On August 8, 2017, Matt and I sent seven text messages to each other between 9:34 a.m. and 9:45 a.m. On its own, that detail is insignificant. As part of a whole, that detail becomes another example of how brain cancer can destroy a spark and a smile and a marriage one text message at a time.
Yesterday, I wrote that I wanted to piece together a narrative to answer the questions how and when. How did it all go so wrong? When did it all go so wrong? I’ve posed the questions dozens of times in writing, contemplated the answers a few thousand times as I read through text messages and inevitably scrolled ahead looking for…something. Something I missed the first time around.
And after I pressed publish on yesterday’s post, I was struck by a thought, an idea that maybe I’d missed the first time around.
One year ago today, Matt had two active tumors. One in the left parietal lobe of his brain and one in the right parietal lobe. If my imperfect memory is correct, the location of Matt’s tumors could impact his speech, language, and math skills. Google (Dr. Google?) informs me that the parietal lobe controls the ability to process sensory information.
The tumor in the left parietal lobe had been treated with poliovirus at Duke, and at the last MRI appeared to be getting smaller. The tumor in the right parietal lobe was a new growth, but was hopefully benefiting from the CCNU and Matt’s poliovirus infused immune system. Neither tumor should have an impact on the part of his brain that controlled his personality. And yet, yesterday, I wrote that I noticed Matt didn’t have the same spark. In the days leading up to today’s post, I wrote that there was something vaguely off between Matt and me. How? How was the personality sector of his brain impacted by tumors that did not impact the personality sector of his brain?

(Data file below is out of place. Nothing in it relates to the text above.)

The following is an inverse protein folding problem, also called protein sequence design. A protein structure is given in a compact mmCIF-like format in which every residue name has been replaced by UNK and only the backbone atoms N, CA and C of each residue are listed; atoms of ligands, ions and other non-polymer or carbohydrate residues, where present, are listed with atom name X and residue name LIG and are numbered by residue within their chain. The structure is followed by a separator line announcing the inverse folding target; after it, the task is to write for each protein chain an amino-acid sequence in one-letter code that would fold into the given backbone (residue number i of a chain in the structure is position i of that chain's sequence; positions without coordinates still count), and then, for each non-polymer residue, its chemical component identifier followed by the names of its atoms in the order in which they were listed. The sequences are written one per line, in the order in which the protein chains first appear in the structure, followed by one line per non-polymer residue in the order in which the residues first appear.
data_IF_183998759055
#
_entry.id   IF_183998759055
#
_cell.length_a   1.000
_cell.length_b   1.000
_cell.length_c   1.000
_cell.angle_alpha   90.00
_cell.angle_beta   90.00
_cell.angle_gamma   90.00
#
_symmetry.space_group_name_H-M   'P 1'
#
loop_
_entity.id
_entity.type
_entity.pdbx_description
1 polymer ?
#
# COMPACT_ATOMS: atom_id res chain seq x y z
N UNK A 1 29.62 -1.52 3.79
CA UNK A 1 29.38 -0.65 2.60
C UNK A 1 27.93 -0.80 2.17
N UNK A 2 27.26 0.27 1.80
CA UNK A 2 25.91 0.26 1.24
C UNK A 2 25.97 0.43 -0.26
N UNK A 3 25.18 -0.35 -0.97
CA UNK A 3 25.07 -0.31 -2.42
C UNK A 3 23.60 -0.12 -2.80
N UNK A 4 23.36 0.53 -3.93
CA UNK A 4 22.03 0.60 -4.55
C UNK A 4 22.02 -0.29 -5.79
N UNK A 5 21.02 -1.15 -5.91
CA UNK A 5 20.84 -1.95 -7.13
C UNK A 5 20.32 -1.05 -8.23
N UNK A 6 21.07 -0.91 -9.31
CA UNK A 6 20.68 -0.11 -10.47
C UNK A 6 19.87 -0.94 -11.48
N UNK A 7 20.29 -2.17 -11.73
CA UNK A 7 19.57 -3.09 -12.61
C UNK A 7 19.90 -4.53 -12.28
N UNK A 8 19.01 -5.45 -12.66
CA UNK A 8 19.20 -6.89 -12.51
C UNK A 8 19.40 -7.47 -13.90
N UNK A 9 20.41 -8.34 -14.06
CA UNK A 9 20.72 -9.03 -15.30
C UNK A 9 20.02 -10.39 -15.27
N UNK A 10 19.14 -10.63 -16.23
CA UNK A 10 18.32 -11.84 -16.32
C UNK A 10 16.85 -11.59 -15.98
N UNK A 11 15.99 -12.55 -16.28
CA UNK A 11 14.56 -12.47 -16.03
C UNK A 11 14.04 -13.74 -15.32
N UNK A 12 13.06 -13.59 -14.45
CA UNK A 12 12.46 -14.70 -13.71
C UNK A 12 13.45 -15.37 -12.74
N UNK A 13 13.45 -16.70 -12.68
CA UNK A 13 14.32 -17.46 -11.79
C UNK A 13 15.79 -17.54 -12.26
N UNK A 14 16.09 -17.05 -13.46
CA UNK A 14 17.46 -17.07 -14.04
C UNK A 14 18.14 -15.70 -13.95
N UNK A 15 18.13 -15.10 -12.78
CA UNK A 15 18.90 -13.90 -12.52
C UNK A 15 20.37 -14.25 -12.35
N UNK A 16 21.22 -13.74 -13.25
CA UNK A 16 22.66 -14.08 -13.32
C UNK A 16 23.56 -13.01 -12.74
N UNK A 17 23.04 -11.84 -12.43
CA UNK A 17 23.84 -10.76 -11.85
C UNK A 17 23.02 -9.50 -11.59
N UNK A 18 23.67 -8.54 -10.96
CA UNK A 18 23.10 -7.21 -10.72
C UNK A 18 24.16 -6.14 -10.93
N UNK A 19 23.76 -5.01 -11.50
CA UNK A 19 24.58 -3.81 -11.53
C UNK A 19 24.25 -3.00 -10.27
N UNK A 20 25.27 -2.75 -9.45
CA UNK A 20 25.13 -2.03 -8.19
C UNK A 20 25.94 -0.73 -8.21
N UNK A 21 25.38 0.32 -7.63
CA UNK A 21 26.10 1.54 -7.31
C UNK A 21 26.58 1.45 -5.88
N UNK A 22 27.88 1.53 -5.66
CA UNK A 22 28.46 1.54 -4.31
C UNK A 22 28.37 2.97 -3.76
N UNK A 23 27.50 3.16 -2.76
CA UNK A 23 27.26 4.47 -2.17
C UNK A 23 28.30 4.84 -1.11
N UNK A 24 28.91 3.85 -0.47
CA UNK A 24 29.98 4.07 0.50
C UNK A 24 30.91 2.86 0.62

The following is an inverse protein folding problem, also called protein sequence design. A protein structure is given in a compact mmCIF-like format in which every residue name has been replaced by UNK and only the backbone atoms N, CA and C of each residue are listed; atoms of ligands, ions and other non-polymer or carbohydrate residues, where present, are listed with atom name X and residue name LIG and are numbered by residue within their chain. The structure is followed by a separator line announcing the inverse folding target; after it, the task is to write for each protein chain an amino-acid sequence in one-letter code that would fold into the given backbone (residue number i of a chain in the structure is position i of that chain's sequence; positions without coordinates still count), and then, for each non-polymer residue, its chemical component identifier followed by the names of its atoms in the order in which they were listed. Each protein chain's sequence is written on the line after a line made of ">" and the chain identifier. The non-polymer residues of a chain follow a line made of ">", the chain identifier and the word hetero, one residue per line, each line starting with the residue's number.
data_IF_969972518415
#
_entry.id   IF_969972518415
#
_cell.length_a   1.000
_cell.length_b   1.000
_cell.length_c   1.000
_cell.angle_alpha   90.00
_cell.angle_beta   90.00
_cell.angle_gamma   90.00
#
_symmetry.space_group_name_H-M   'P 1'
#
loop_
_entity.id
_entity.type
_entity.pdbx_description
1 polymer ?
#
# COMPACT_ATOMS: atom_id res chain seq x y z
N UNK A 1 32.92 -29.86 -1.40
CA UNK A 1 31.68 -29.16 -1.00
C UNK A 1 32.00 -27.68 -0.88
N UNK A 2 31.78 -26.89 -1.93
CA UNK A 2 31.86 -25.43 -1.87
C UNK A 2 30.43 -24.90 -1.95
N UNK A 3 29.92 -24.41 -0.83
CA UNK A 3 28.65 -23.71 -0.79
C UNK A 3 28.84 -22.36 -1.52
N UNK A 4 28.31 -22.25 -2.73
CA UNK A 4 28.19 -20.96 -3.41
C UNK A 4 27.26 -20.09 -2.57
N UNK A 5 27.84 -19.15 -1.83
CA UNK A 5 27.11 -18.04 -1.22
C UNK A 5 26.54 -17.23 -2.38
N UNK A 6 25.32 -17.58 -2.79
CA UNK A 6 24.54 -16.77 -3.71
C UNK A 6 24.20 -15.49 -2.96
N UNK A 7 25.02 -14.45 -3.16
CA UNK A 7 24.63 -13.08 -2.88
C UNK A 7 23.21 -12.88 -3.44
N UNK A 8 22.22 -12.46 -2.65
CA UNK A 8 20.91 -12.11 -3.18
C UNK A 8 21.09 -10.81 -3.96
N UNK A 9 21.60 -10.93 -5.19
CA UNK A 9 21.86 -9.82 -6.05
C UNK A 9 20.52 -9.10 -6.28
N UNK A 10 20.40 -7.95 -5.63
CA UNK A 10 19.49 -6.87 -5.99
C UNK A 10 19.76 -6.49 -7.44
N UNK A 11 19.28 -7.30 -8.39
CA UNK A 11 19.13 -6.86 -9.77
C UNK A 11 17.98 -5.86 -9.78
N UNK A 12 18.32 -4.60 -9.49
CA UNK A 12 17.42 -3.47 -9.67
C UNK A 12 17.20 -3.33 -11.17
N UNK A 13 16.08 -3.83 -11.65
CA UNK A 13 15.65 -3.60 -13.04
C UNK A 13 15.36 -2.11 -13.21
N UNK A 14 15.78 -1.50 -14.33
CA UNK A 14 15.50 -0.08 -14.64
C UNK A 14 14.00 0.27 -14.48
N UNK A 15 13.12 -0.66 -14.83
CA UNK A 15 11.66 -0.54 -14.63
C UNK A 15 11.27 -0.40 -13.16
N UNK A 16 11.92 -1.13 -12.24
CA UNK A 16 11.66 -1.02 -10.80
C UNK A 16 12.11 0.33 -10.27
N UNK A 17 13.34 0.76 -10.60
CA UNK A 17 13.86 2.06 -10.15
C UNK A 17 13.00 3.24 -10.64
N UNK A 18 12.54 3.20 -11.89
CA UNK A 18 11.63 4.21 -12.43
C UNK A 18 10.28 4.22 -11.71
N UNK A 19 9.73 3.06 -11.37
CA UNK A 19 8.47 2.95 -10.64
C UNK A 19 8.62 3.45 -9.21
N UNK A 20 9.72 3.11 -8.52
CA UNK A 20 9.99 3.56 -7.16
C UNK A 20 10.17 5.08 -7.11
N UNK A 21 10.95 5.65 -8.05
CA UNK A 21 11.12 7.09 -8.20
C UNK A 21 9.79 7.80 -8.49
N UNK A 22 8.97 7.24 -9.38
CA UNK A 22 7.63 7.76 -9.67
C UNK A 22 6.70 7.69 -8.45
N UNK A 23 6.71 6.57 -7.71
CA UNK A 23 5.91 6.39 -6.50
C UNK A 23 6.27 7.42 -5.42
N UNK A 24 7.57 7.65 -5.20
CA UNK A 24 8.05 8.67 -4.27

In May, I introduced Avastin into the story. I noted that I don’t know what, if any, role Avastin played in our story, but that I cannot help but feel as though I’m writing about the villain when I write about Avastin, that I’m crafting a compact theory to explain the unexplainable. Today, I cannot help but look through the disillusioned lens of hindsight in post-hope and think that the changes in Matt’s personality were due to disease progression concealed by Avastin, disease that didn’t appear on the MRI until November when Avastin was out of Matt’s system. And by the time it appeared in November…
Yesterday, after I pressed published I wondered (not for the first time) if the answer to the question of how is this: Avastin.
Did Avastin create a veil for the tumor to grow all but unchecked? Were we worried about the brush fire in the right parietal lobe when the entire sky was burning elsewhere?
The tragic truth is I will never know, the something I’m looking for will elude me forever. I will never know if Matt’s personality was actually impacted or whether my overdramatic imagination got the better of me. I will never know whether Matt’s disease would have progressed regardless of poliovirus and Avastin, or whether it would have progressed faster or slower. I will never know whether a different treatment path would have resulted in a different ending, better or worse. Asking the questions, ruminating on the how, probably only submerges me deeper into this relentless six month grief wave.
So I asked myself another why. Why ask the question of how if it will not change the ending? If it will only send my thoughts spinning into a thousand versions of what if—which I’ve said is not a question I like to ask.
The answer, I realized, is that I’m not asking the question of how because I hope it’ll change our ending. I’m asking how because I’m hoping it’ll change someone else’s ending. Asking how can’t help Matt, but adding Matt’s story—with all its strange and unpredictable twists and turns—to the collection of GBM stories could, maybe, one day, help someone else ask the questions that will help change their ending.
Creating a little good out of all this bad. Haven’t I always said that’s the point?